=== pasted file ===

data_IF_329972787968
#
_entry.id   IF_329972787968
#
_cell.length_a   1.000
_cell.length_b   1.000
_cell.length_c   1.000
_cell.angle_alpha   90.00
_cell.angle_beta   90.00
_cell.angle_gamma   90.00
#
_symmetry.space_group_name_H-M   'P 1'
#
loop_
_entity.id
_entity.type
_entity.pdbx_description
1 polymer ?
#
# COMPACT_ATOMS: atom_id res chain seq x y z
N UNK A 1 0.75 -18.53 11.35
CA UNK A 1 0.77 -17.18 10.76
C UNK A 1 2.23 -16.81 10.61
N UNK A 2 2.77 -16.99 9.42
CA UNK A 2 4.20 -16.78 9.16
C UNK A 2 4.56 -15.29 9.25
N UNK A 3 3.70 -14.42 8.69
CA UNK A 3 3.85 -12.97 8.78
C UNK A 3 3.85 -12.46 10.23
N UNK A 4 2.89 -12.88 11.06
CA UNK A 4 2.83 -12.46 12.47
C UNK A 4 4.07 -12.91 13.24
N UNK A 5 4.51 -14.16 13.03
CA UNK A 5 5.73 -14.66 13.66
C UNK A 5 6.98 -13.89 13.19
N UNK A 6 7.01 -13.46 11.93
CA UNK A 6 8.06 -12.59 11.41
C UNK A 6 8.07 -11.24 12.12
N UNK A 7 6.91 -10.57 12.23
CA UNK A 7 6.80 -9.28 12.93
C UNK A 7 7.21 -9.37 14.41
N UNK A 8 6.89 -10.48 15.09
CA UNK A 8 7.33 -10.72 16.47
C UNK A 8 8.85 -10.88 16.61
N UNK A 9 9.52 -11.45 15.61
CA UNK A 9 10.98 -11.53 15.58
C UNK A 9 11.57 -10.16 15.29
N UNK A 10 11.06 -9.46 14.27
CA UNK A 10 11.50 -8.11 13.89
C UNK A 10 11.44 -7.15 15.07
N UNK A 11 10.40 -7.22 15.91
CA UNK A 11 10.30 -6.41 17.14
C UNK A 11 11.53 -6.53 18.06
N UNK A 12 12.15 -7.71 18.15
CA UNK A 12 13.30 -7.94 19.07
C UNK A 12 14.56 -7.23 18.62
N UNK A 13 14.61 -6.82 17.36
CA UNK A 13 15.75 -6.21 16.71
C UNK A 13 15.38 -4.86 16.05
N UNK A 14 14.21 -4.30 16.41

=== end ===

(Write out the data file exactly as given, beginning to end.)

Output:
data_IF_329972787968
#
_entry.id   IF_329972787968
#
_cell.length_a   1.000
_cell.length_b   1.000
_cell.length_c   1.000
_cell.angle_alpha   90.00
_cell.angle_beta   90.00
_cell.angle_gamma   90.00
#
_symmetry.space_group_name_H-M   'P 1'
#
loop_
_entity.id
_entity.type
_entity.pdbx_description
1 polymer ?
#
# COMPACT_ATOMS: atom_id res chain seq x y z
N UNK A 1 0.75 -18.53 11.35
CA UNK A 1 0.77 -17.18 10.76
C UNK A 1 2.23 -16.81 10.61
N UNK A 2 2.77 -16.99 9.42
CA UNK A 2 4.20 -16.78 9.16
C UNK A 2 4.56 -15.29 9.25
N UNK A 3 3.70 -14.42 8.69
CA UNK A 3 3.85 -12.97 8.78
C UNK A 3 3.85 -12.46 10.23
N UNK A 4 2.89 -12.88 11.06
CA UNK A 4 2.83 -12.46 12.47
C UNK A 4 4.07 -12.91 13.24
N UNK A 5 4.51 -14.16 13.03
CA UNK A 5 5.73 -14.66 13.66
C UNK A 5 6.98 -13.89 13.19
N UNK A 6 7.01 -13.46 11.93
CA UNK A 6 8.06 -12.59 11.41
C UNK A 6 8.07 -11.24 12.12
N UNK A 7 6.91 -10.57 12.23
CA UNK A 7 6.80 -9.28 12.93
C UNK A 7 7.21 -9.37 14.41
N UNK A 8 6.89 -10.48 15.09
CA UNK A 8 7.33 -10.72 16.47
C UNK A 8 8.85 -10.88 16.61
N UNK A 9 9.52 -11.45 15.61
CA UNK A 9 10.98 -11.53 15.58
C UNK A 9 11.57 -10.16 15.29
N UNK A 10 11.06 -9.46 14.27
CA UNK A 10 11.50 -8.11 13.89
C UNK A 10 11.44 -7.15 15.07
N UNK A 11 10.40 -7.22 15.91
CA UNK A 11 10.30 -6.41 17.14
C UNK A 11 11.53 -6.53 18.06
N UNK A 12 12.15 -7.71 18.15
CA UNK A 12 13.30 -7.94 19.07
C UNK A 12 14.56 -7.23 18.62
N UNK A 13 14.61 -6.82 17.36
CA UNK A 13 15.75 -6.21 16.71
C UNK A 13 15.38 -4.86 16.05
N UNK A 14 14.21 -4.30 16.41